Saturday, December 17, 2016

What's in a name?

Atlas Obscura had an article on the Canadian raising, a peculiarity in the way Canadians pronounce certain vowel sounds, most notably the word "about". The article seeks to explain why we pronounce this word the way we do, and why Americans don't hear the way we actually say this particular word. The article says:
Canadians also have a diphthong there, but a much weirder one than ours. Instead of starting with “agh,” they start with a vowel that’s mapped in a mid-range place, but one that is, bizarrely, not represented in American linguistics, period. This is an exclusively Canadian sound, one that the vast majority of Americans not only don’t use where Canadians use it, they don’t use it at all. It’s completely foreign.
As a linguistic analysis, this works: it explains more clearly than any other analysis I have read not only how we actually pronounce "about" but why the Americans have trouble hearing the sounds we actually use. The word choices in the article reveal some interesting assumptions on the author's part: the word "weirder" and "bizarrely", in this context, appear as synonyms for "foreign".

Reading this article put me in mind of one of my early memories: at the age of five or six, my great aunt taught me to say my last name.

 The name "Spragge" actually has only one syllable. If you're curious, the last "e" is silent (some spellings omit it altogether) and the "g"s are hard. How can a one syllable word be so hard to say that anyone, even a little kid, needs to have someone teach it?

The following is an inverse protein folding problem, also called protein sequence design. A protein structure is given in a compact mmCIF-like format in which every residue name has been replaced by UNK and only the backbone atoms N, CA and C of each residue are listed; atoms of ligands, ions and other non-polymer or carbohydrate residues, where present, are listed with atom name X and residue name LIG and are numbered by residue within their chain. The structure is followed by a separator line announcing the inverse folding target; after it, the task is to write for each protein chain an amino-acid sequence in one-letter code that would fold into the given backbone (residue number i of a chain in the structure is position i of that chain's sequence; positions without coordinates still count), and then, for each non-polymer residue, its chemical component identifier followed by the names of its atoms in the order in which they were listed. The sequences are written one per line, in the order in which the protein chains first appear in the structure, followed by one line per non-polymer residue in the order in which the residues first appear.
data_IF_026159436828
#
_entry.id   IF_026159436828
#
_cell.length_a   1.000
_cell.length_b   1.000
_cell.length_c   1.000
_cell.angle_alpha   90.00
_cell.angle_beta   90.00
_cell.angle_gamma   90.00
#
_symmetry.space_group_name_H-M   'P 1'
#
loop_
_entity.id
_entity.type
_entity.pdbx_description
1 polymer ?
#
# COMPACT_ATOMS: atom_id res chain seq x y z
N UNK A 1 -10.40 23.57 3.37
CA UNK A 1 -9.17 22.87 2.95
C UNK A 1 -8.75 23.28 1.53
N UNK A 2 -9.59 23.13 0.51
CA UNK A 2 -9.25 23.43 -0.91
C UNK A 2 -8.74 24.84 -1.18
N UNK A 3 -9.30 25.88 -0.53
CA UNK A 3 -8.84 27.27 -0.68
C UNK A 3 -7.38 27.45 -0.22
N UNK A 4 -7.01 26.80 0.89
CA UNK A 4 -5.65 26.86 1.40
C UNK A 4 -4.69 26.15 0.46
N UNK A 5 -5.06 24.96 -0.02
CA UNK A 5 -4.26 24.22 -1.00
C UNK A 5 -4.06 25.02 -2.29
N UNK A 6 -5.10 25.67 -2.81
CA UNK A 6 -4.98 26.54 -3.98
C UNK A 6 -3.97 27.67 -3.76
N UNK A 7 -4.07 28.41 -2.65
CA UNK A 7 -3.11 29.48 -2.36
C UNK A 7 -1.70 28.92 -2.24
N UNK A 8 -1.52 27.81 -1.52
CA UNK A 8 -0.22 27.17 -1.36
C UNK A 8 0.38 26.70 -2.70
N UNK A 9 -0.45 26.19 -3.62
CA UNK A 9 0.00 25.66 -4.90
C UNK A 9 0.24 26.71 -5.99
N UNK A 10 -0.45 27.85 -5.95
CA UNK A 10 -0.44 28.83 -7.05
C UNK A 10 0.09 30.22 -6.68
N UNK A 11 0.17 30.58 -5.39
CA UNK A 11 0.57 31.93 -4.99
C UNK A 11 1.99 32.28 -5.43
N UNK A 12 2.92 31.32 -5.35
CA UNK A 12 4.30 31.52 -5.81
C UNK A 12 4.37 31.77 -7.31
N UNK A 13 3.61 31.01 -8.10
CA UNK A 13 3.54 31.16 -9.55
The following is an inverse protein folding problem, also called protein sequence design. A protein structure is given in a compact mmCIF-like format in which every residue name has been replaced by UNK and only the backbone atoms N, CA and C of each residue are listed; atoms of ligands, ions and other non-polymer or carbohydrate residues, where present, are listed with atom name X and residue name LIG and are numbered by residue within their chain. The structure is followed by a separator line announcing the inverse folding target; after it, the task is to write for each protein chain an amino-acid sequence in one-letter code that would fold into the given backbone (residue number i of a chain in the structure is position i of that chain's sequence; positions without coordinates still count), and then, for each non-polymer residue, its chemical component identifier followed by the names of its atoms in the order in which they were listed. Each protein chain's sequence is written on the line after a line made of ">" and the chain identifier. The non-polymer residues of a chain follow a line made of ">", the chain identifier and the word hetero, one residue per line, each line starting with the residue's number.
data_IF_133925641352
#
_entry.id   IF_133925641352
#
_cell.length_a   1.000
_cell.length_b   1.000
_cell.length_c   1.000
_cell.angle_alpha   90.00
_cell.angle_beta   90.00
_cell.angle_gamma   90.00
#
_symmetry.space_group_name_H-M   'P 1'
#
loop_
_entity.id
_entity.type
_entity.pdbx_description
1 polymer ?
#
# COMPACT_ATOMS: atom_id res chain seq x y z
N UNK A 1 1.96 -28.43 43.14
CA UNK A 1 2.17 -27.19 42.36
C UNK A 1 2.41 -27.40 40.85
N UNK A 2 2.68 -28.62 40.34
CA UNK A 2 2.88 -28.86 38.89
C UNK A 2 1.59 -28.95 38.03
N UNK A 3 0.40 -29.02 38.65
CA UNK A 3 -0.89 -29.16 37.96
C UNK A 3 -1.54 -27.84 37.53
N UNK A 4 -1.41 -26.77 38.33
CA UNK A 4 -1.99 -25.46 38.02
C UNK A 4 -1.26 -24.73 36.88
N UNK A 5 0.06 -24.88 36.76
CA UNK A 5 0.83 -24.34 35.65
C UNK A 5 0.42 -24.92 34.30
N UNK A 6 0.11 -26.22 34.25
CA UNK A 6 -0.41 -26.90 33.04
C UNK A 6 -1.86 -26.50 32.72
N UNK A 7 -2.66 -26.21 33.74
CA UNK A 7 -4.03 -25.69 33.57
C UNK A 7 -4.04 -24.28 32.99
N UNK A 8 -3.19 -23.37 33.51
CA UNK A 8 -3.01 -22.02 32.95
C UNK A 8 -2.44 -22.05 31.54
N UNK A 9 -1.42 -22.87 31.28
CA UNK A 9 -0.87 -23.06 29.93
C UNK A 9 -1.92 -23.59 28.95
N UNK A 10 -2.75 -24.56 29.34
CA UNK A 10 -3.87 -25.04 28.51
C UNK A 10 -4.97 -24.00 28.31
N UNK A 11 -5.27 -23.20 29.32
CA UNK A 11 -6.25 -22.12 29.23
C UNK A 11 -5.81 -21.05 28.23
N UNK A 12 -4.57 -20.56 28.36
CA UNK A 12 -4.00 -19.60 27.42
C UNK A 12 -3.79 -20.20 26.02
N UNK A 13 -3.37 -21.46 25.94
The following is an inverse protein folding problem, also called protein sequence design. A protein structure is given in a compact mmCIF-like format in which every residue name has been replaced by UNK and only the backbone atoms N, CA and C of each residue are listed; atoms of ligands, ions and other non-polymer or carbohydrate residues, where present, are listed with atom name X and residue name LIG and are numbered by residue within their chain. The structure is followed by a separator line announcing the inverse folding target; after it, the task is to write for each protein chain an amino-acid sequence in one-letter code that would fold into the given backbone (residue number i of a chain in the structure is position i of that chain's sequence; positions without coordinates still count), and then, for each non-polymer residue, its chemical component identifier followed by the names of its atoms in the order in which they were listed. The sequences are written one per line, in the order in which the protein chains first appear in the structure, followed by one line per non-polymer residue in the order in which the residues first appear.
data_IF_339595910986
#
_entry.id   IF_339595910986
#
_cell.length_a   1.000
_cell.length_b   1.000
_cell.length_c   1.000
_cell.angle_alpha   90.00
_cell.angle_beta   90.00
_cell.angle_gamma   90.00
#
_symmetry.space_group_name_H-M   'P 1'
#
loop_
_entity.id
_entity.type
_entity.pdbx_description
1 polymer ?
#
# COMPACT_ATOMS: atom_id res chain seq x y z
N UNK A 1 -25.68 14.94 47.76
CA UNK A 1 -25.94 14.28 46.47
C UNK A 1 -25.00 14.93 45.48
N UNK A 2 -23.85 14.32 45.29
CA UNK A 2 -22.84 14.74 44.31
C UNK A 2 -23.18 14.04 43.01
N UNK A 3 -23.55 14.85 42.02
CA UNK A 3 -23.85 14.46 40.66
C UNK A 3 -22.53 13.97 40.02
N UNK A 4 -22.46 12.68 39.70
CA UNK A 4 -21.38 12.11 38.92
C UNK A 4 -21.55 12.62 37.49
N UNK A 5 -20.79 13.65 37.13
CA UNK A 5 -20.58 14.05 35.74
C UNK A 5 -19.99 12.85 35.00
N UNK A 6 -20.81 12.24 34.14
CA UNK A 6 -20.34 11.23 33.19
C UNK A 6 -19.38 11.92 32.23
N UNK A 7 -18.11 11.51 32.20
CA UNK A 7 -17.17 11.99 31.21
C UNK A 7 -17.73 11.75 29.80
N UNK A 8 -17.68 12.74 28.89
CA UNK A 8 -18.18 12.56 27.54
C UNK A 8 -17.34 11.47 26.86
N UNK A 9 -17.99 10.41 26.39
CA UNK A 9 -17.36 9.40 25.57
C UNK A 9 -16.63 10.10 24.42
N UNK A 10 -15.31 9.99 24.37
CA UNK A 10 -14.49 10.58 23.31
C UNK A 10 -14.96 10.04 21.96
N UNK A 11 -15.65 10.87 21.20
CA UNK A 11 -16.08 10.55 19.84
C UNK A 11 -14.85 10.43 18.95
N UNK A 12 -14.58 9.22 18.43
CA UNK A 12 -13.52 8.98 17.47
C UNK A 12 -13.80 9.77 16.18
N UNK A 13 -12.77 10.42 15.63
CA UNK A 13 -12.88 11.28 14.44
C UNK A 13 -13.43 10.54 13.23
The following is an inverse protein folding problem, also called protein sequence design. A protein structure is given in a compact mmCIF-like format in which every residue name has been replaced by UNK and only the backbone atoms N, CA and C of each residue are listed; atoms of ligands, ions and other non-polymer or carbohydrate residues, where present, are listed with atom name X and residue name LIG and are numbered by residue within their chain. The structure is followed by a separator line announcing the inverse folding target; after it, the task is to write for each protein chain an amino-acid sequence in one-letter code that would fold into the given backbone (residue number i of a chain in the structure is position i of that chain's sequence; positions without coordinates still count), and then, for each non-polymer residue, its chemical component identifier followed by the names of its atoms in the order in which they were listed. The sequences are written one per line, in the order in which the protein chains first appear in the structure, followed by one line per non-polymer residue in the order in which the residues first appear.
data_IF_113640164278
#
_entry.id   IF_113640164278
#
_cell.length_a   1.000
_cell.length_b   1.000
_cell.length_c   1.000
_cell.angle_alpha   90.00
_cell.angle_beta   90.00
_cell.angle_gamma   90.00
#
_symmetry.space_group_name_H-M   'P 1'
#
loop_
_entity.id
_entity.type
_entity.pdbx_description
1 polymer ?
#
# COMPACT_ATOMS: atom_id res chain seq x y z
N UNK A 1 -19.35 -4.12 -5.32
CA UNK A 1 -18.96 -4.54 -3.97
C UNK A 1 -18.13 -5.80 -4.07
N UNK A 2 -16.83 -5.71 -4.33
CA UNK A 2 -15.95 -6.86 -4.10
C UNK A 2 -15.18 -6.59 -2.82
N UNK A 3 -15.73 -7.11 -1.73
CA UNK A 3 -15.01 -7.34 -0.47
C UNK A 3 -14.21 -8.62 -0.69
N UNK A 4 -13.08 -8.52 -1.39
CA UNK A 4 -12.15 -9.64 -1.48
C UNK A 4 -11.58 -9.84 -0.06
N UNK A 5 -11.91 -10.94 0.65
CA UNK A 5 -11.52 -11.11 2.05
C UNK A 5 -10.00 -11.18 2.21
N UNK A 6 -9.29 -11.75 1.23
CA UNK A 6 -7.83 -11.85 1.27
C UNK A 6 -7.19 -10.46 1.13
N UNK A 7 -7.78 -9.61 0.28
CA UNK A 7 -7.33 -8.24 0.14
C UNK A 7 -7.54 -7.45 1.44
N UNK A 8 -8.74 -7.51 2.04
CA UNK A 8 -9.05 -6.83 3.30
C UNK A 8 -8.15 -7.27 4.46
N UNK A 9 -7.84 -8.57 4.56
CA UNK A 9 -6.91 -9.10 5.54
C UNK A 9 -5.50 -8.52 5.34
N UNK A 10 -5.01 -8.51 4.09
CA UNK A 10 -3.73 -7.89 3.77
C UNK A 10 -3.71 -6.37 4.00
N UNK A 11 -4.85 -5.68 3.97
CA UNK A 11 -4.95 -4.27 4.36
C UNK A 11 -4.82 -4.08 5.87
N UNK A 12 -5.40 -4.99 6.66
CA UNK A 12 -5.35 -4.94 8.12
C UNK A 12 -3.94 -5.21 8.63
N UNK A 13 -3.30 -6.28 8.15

As I learned it at a tender age, the name Spragge uses a particular vowel sound. Like the vowel sound in "about" and many other English words, it contains more than one distinct sound, which makes it what we call a dipthong, or a compound vowel. We pronounce our name with a short "a", and a short "a" followed by a hard "g" sound is quite difficult to pronounce without a dipthong: try saying the word "bat" followed by the word "bag". If your tongue works like mine, you will find yourself saying "b-at" but "bayg". That doesn't quite apply to "Spragge", however; as my Great Aunt insisted to me, we don't pronounce it like "bag". We use a subtly different dipthong. As I say my own name, the "a" sounds flatter then the "a" in "bag", and I know I put my tongue farther back in my mouth when I say the initial "a" sound in "Spragge". According to Wikipedia, the Canadian raising affects this particular dipthong ([eɪ̯]).

What is in a name? Many things; including, perhaps, a way of looking at the way we make an identity for ourselves using the deceptively simple process of turning sounds into meanings.

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